Maybe we should call Missouri the "Smoke Me" state.
Whether it's at home or at work or at the convenience store checkout counter, Missourians live in a state that is one of the most tobacco-friendly places in the nation. That's according to a new study by the Centers for Disease Control and Prevention that ranks states on their tobacco control efforts.
At just 17 cents per pack, Missouri has the second-lowest state tobacco tax, after South Carolina, the CDC statistics show.
Missouri workers are more likely to be exposed to tobacco smoke than any workers outside of Nevada. And Missouri families are more likely than others to welcome smoking in their homes — 69.5 percent of households in the state maintain no smoking rules, compared with the national average of 77.6 percent.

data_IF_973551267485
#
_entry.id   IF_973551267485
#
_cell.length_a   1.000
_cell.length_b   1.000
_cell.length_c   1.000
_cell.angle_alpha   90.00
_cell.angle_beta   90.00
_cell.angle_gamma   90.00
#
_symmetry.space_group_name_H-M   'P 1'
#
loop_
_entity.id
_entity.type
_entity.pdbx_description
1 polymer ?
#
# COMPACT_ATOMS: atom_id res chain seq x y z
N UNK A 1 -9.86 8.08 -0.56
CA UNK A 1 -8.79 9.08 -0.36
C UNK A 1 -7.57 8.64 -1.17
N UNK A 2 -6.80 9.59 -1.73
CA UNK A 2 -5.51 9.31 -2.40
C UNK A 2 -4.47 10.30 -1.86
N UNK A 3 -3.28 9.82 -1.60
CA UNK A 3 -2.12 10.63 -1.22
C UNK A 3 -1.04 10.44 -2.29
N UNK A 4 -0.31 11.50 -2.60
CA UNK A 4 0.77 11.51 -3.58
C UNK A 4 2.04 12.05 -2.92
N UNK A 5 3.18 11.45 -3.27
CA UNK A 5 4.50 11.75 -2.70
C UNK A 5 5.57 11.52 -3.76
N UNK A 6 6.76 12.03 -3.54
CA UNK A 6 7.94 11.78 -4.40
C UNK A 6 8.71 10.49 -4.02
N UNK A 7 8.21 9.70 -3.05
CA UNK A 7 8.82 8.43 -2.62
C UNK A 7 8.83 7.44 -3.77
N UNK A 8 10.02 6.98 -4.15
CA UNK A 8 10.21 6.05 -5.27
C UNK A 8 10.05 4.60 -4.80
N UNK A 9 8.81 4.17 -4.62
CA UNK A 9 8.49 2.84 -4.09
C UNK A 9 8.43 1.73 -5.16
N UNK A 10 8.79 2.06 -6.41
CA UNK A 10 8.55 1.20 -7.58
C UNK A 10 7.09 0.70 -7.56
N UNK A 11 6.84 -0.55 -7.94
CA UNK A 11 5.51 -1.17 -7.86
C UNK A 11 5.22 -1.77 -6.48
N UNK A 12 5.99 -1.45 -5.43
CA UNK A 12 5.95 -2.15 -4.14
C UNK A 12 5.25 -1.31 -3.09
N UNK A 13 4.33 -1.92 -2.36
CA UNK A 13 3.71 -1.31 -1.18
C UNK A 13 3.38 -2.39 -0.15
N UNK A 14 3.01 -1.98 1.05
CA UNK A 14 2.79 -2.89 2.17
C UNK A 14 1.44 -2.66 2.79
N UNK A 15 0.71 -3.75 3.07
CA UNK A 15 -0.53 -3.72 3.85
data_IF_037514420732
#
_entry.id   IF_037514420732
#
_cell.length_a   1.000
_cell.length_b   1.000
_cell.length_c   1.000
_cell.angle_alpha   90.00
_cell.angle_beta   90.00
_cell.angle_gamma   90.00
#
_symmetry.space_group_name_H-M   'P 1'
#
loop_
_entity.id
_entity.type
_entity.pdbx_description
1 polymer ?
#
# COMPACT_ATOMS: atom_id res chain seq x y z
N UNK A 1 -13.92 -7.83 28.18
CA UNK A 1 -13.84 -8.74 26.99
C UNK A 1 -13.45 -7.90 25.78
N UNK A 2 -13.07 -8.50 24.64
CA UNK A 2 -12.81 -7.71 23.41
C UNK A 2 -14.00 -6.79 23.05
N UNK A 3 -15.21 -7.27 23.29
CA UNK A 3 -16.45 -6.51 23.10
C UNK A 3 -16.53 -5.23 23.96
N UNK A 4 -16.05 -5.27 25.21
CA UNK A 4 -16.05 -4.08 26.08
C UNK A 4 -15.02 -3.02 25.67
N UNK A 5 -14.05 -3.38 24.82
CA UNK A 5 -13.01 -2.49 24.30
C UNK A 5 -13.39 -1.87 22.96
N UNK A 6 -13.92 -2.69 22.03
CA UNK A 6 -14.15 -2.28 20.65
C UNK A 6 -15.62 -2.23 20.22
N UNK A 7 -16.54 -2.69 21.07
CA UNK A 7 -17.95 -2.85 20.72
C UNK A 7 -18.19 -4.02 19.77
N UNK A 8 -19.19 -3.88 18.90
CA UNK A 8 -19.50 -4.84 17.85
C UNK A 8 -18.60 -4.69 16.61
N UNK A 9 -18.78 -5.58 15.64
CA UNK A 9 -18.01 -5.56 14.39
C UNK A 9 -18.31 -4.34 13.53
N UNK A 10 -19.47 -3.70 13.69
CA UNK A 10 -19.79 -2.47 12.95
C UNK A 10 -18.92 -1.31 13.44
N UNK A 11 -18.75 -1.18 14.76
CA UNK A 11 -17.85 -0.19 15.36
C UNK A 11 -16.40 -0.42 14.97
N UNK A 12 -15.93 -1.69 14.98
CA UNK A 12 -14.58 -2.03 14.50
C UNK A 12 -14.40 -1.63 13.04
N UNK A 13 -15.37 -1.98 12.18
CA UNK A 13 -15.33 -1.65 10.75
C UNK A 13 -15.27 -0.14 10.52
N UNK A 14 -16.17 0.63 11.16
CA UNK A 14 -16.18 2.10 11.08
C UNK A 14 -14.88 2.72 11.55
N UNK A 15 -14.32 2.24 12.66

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This nonchalance doesn't come without cost. An estimated 307 adults out of every 100,000 in Missouri die each year due to smoking. Only nine states had higher rates.
The CDC's numbers for Kansas were nothing to be proud of either, but its rates of adult smoking and smoking-related deaths were closer to the national averages than those of Missouri.
So what keeps Missouri smoking?
"There's a real lack of political will and a lack of investment in tobacco control," said Douglas Luke, director of Washington University's Center for Tobacco Policy Research in St. Louis. "The shame is that it costs us both in money and lives."
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